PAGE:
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MATH1081 and MATH1231 Cheat Sheets

Just cross posting my cheat sheets from MATH1081 and MATH1231. PDF and LaTeX source (WordPress.com won’t allow .tex uploads) are provided. These are from 08s2, at UNSW. I’ve released them into the public domain, if that is not legally possibly in Australia then lobby your parliament representative.

math1081.pdf

math1231-alg.pdf

math1231-calc.pdf

MATH1081 LaTeX Source

%This work is hereby released into the Public Domain. To view a copy of the public domain dedication, visit http://creativecommons.org/licenses/publicdomain/ or send a letter to Creative Commons, 171 Second Street, Suite 300, San Francisco, California, 94105, USA.

\documentclass[a4paper,10pt]{article}
\usepackage{verbatim}
\usepackage{amsmath}
\usepackage{amssymb}
\setlength\parindent{0mm}
\usepackage{fullpage}
\usepackage{array}
\usepackage[all]{xy}

\usepackage[pdftex,
            pdfauthor={Andrew Harvey},
            pdftitle={MATH1081 Cheat sheet 2008},
            pdfsubject={},
            pdfkeywords={}]{hyperref}

\begin{document}

\section*{Enumeration}
\subsection*{Counting Methods}
Let $\#(n)$ denote the number of ways of doing $n$ things. Then,
$$\#(A\; \mbox{and}\; B) = \#(A) \times \#(B)$$
$$\#(A\; \mbox{or}\; B) = \#(A) + \#(B)$$

($n$ items, $r$ choices)\\
Ordered selection with repetition, $n^r$.\\

Ordered selection without repetition, $P(n,r) = \frac{n!}{(n-r)!}$.\\

Unordered selection without repetition, $C(n,r) = \frac{P(n,r)}{r!}$.\\

$|A \cup B| = |A| + |B| - |A \cap B|$\\

Ordered selection with repeition; WOOLLOOMOOLOO problem.\\

Unordered selection with repetition; dots and lines,
$$\binom{n+r-1}{n-1}$$

Pigeonhole principle. If you have n holes and more than n objects, then there must be at least 1 hole with more than 1 object.

\section*{Recurrences}
\subsection*{Formal Languages}
$\lambda$ represents the \textit{empty word}.
$w$ is just a variable (it is not part of the language)

\subsection*{First Order Homogeneous Case}
The recurrence,\\
\begin{center}$a_n = ra_{n-1}$ with $a_0=A$\\\end{center}
has solution\\
$$a_n=Ar^n.$$

\subsection*{Second Order Recurrences}
$$a_n + pa_{n-1} + qa_{n-2} = 0$$
has characteristic,
$$r^2 + pr + q = 0$$
If $\alpha$ and $\beta$ are the solutions to the characteristic equation, and if they are real and $\alpha \ne \beta$ then,
$$a_n = A\alpha^n + B\beta^n.$$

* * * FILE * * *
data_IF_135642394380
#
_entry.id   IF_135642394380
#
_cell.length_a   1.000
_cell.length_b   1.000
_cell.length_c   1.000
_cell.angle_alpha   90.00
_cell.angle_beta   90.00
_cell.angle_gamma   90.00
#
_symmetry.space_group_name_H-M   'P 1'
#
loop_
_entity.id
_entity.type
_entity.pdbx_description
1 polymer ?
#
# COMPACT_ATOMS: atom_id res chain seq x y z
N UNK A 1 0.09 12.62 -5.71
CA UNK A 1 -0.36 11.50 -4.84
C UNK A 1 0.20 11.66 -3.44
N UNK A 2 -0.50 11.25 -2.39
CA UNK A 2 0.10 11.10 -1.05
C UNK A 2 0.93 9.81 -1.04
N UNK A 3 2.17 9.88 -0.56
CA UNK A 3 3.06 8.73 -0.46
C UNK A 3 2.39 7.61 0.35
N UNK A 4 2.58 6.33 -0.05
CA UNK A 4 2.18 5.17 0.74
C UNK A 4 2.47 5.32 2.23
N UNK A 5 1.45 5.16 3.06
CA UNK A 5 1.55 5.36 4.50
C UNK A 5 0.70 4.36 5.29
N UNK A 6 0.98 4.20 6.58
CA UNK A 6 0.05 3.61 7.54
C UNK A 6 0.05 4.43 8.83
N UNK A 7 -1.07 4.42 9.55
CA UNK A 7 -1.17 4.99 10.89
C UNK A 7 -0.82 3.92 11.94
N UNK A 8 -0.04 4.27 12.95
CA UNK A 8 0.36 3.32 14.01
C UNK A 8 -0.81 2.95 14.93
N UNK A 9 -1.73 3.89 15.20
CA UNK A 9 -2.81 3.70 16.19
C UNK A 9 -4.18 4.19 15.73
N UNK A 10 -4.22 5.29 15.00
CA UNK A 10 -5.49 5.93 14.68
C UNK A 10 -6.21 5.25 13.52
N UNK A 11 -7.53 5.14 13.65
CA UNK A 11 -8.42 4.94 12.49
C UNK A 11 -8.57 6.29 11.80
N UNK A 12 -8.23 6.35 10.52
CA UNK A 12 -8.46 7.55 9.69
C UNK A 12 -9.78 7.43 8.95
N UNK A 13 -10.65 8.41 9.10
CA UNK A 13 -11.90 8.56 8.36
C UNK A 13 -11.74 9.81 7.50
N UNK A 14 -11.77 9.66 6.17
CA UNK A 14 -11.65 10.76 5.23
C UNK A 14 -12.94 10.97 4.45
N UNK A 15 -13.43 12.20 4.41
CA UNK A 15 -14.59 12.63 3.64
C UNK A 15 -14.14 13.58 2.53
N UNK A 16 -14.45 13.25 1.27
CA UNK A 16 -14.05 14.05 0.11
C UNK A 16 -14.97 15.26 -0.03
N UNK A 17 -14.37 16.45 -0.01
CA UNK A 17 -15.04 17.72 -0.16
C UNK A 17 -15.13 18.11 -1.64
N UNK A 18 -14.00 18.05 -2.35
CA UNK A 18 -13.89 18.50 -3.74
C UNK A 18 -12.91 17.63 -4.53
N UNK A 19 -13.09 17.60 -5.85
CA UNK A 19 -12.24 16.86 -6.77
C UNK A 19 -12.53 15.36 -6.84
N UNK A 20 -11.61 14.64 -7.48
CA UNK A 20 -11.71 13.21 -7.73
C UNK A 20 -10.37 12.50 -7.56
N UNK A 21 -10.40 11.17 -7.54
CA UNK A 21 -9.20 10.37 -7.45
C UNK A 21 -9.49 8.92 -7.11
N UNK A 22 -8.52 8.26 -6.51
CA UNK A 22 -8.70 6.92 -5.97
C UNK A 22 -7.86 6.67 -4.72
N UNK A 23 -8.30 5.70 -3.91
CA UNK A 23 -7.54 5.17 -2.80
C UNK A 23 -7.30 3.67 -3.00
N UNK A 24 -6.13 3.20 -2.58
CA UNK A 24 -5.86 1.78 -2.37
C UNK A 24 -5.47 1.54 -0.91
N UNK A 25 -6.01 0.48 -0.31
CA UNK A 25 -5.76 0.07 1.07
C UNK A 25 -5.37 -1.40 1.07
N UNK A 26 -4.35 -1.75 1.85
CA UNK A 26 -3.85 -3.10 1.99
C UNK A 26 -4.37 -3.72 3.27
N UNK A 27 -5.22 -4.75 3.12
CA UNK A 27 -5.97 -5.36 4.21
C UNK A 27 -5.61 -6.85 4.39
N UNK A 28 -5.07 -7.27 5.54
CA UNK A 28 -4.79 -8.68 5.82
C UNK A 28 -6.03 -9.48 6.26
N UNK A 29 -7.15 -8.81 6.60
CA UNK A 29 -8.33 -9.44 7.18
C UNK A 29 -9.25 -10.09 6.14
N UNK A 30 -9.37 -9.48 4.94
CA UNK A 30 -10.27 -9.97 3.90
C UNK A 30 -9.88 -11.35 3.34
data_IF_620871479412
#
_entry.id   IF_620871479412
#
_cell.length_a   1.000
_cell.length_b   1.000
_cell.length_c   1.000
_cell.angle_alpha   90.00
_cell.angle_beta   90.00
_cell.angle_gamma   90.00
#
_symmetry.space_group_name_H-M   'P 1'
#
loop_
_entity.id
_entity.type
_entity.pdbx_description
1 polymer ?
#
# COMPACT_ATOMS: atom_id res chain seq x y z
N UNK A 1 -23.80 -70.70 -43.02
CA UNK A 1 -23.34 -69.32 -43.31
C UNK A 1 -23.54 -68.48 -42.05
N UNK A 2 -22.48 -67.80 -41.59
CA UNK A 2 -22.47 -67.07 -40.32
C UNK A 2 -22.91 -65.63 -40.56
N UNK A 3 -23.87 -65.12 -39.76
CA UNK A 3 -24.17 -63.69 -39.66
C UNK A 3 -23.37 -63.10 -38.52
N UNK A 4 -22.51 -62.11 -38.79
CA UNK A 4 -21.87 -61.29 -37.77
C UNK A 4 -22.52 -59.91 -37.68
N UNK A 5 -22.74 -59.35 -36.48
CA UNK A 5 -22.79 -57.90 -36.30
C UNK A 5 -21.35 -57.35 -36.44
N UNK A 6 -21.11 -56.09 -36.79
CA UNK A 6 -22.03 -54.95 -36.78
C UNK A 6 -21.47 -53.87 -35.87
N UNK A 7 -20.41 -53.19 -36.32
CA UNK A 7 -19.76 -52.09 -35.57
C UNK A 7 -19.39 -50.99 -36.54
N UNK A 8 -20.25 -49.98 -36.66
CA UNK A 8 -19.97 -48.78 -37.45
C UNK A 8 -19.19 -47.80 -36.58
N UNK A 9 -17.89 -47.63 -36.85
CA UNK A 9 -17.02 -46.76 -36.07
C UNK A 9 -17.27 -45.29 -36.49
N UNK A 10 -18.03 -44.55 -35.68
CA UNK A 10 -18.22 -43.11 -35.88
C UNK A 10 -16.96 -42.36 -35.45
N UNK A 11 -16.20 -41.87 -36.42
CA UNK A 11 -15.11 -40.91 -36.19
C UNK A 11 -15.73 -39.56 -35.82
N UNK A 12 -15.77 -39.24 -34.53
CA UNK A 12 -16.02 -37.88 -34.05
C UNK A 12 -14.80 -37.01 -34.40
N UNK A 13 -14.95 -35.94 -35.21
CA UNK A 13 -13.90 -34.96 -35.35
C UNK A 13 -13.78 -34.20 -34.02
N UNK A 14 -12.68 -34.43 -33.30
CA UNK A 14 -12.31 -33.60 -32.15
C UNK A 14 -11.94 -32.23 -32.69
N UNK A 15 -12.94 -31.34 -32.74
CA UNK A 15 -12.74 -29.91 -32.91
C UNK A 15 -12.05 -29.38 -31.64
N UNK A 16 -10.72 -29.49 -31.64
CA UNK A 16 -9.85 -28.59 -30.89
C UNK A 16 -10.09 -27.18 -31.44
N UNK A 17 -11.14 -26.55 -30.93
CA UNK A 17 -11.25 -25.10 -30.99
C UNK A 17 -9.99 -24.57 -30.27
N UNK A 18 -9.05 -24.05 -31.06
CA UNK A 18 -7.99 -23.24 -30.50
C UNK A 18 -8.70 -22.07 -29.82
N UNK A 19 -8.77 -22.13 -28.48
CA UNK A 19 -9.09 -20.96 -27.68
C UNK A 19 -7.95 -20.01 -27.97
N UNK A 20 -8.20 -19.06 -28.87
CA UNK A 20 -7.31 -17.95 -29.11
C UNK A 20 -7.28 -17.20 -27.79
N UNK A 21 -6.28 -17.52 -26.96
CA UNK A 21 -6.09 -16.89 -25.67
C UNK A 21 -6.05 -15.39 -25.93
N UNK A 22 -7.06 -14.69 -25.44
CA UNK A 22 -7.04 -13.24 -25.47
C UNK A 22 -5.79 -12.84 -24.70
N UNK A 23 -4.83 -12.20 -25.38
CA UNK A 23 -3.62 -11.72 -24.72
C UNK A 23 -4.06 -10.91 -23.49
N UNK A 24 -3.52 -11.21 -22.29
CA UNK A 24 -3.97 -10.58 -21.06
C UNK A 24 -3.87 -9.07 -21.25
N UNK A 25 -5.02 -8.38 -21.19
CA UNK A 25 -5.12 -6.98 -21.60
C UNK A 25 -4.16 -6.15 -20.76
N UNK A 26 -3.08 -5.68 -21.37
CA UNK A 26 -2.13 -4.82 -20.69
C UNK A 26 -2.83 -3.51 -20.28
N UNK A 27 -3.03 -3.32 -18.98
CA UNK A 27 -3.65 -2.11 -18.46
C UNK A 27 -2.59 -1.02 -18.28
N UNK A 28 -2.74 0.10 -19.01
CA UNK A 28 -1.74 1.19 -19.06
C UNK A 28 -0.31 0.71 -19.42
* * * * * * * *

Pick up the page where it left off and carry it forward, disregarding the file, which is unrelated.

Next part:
If $\alpha = \beta$ then,
$$a_n = A\alpha^n + Bn\beta^n.$$

\subsection*{Guesses for a particular solution}
\begin{tabular}{c|c}%{m{width} | m{width}}
 LHS & Guess \\ \hline
$3$ & c \\
$3n$ & $cn + d$\\
$3\times 2^n$ & $c2^n$\\
$3n2^2$ & $(cn+d)2^n$\\
$(-3)^n$ & $c(-3)^n$\\
\end{tabular}

\end{document}

MATH1231-ALG LaTeX Source

%This work is hereby released into the Public Domain. To view a copy of the public domain dedication, visit http://creativecommons.org/licenses/publicdomain/ or send a letter to Creative Commons, 171 Second Street, Suite 300, San Francisco, California, 94105, USA.

\documentclass[a4paper,10pt]{article}
\usepackage{verbatim}
\usepackage{amsmath}
\usepackage{amssymb}
\setlength\parindent{0mm}
\usepackage{fullpage}

\usepackage[pdftex,
            pdfauthor={Andrew Harvey},
            pdftitle={MATH1231 Algebra Cheat sheet 2008},
            pdfsubject={},
            pdfkeywords={},
            pdfstartview=FitB]{hyperref}

\begin{document}

\section*{Vector Spaces}
\subsection*{Vector Spaces}
Vector Space - 10 rules to satisfy, including \begin{small}\textit{(Where $V$ is a vector space.)}\end{small}
\begin{itemize}
\item Closure under addition. If $\mathbf{u}, \mathbf{v} \in V$ then $\mathbf{u} + \mathbf{v} \in V$
\item Existence of zero. $\mathbf{0} \in V$
\item Closure under scalar multiplication. If $\mathbf{u} \in V$ then $\lambda \mathbf{u} \in V$, where $\lambda \in \mathbb{R}$
\end{itemize}

\subsection*{Subspaces}
Subspace Theorem:\\
  A subset $S$ of a vectorspace $V$ is a subspace if:
\begin{enumerate}
\renewcommand{\labelenumi}{\roman{enumi})}
\item $S$ contains the zero vector.
\item If $\mathbf{u}, \mathbf{v} \in S$ then $\mathbf{u} + \mathbf{v} \in S$ and $\lambda \mathbf{u} \in S$ for all scalars $\lambda$.
\end{enumerate}

\subsection*{Column Space}
The column space of a matrix $A$ is defined as the span of the columns of $A$, written $\mbox{col}(A)$.

\subsection*{Linear Independence}
Let $S = \{\mathbf{v_1}, \mathbf{v_2}, \dots, \mathbf{v_n}\}$ be a set of vectors.
\begin{enumerate}
\renewcommand{\labelenumi}{\roman{enumi})}